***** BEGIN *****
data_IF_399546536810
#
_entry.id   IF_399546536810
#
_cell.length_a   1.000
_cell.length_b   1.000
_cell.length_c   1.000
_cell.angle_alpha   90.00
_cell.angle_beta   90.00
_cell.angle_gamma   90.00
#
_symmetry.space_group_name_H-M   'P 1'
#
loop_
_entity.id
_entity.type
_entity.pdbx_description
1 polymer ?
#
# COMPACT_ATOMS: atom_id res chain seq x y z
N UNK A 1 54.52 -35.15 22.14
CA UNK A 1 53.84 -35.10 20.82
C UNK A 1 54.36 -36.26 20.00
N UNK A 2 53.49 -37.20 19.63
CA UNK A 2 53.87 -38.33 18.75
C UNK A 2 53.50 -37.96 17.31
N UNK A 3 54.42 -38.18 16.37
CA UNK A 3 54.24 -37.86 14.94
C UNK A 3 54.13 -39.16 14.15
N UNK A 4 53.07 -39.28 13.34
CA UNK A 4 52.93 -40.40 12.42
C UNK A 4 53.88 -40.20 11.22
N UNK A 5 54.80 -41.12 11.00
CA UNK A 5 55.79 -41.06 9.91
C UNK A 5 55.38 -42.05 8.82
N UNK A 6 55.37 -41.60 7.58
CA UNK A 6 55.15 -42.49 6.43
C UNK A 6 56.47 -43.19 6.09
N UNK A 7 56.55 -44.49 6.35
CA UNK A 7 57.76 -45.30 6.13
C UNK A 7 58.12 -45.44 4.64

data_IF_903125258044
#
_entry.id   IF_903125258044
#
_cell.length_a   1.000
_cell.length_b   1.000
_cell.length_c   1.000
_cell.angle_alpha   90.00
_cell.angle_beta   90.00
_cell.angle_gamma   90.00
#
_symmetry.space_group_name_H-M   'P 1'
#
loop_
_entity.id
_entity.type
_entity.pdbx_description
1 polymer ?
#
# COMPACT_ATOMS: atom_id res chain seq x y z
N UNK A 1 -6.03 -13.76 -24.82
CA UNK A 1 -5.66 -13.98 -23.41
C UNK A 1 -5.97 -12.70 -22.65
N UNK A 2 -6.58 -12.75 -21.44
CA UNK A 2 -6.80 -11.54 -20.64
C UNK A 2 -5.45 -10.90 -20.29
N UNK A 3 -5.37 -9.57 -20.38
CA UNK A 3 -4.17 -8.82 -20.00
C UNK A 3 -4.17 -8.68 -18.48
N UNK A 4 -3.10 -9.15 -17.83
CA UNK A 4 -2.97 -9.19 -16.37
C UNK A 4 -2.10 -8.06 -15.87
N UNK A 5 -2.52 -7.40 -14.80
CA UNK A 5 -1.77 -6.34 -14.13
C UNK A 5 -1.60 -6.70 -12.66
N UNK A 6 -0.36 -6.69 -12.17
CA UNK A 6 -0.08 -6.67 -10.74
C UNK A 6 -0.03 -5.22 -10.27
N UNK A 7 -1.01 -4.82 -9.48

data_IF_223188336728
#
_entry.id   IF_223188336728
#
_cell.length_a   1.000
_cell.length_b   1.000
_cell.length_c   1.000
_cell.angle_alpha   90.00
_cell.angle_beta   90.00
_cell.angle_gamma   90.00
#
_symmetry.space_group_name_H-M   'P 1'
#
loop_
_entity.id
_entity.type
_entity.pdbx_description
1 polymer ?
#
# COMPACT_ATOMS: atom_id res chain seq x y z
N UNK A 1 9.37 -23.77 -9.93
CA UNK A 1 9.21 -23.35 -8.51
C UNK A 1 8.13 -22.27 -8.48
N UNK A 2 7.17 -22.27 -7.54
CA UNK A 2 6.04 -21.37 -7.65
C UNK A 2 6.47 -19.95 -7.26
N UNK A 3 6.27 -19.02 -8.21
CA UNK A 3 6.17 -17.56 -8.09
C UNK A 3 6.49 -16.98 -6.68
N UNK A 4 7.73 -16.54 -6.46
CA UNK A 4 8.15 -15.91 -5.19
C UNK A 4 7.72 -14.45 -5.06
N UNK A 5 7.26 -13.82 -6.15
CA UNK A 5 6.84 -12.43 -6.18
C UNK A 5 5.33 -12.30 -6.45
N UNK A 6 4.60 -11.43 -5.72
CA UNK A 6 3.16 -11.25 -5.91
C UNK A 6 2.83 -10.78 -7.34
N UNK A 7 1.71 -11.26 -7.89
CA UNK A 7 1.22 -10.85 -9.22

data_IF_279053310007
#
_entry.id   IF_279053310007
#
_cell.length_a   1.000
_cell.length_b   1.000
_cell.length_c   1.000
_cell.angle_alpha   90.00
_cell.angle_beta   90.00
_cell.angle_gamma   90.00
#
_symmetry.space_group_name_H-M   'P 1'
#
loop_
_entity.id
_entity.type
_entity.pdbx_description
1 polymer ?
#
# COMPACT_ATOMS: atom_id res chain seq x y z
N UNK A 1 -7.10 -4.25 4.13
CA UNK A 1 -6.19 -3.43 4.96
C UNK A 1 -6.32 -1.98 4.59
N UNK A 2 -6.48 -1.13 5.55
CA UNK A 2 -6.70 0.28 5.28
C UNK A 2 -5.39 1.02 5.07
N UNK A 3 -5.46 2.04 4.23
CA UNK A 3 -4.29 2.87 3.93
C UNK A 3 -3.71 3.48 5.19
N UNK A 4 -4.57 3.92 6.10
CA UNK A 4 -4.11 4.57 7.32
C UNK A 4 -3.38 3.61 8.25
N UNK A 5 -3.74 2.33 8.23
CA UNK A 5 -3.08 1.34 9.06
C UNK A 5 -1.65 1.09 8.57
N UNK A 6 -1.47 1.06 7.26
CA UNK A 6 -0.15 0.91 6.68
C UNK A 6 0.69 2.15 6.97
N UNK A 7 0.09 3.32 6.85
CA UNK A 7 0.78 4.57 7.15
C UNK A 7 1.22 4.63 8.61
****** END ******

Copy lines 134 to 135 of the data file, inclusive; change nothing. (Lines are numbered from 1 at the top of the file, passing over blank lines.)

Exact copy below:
loop_
_entity.id